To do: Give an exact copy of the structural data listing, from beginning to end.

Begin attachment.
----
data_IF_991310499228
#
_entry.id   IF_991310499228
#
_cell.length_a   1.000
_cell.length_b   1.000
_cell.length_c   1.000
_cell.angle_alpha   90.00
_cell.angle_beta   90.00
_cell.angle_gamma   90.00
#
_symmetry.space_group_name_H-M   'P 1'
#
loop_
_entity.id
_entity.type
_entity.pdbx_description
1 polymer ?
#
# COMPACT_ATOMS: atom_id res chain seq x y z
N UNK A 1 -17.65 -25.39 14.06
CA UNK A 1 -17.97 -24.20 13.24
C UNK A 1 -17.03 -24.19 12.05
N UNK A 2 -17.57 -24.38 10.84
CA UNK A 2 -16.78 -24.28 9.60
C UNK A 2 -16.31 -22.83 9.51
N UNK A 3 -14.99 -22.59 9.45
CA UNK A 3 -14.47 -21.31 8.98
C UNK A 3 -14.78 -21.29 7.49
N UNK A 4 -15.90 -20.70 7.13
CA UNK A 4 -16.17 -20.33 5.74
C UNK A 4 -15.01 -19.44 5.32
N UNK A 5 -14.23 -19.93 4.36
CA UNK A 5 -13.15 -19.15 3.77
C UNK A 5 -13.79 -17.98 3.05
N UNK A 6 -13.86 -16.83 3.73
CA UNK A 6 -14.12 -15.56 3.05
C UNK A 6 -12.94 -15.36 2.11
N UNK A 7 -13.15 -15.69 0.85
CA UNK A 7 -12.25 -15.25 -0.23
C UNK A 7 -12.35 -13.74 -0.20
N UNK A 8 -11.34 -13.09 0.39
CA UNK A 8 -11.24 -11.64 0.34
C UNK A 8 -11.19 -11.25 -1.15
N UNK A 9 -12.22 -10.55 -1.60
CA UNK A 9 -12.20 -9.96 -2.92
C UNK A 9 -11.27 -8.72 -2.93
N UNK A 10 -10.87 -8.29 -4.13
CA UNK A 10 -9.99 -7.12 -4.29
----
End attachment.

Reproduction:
data_IF_991310499228
#
_entry.id   IF_991310499228
#
_cell.length_a   1.000
_cell.length_b   1.000
_cell.length_c   1.000
_cell.angle_alpha   90.00
_cell.angle_beta   90.00
_cell.angle_gamma   90.00
#
_symmetry.space_group_name_H-M   'P 1'
#
loop_
_entity.id
_entity.type
_entity.pdbx_description
1 polymer ?
#
# COMPACT_ATOMS: atom_id res chain seq x y z
N UNK A 1 -17.65 -25.39 14.06
CA UNK A 1 -17.97 -24.20 13.24
C UNK A 1 -17.03 -24.19 12.05
N UNK A 2 -17.57 -24.38 10.84
CA UNK A 2 -16.78 -24.28 9.60
C UNK A 2 -16.31 -22.83 9.51
N UNK A 3 -14.99 -22.59 9.45
CA UNK A 3 -14.47 -21.31 8.98
C UNK A 3 -14.78 -21.29 7.49
N UNK A 4 -15.90 -20.70 7.13
CA UNK A 4 -16.17 -20.33 5.74
C UNK A 4 -15.01 -19.44 5.32
N UNK A 5 -14.23 -19.93 4.36
CA UNK A 5 -13.15 -19.15 3.77
C UNK A 5 -13.79 -17.98 3.05
N UNK A 6 -13.86 -16.83 3.73
CA UNK A 6 -14.12 -15.56 3.05
C UNK A 6 -12.94 -15.36 2.11
N UNK A 7 -13.15 -15.69 0.85
CA UNK A 7 -12.25 -15.25 -0.23
C UNK A 7 -12.35 -13.74 -0.20
N UNK A 8 -11.34 -13.09 0.39
CA UNK A 8 -11.24 -11.64 0.34
C UNK A 8 -11.19 -11.25 -1.15
N UNK A 9 -12.22 -10.55 -1.60
CA UNK A 9 -12.20 -9.96 -2.92
C UNK A 9 -11.27 -8.72 -2.93
N UNK A 10 -10.87 -8.29 -4.13
CA UNK A 10 -9.99 -7.12 -4.29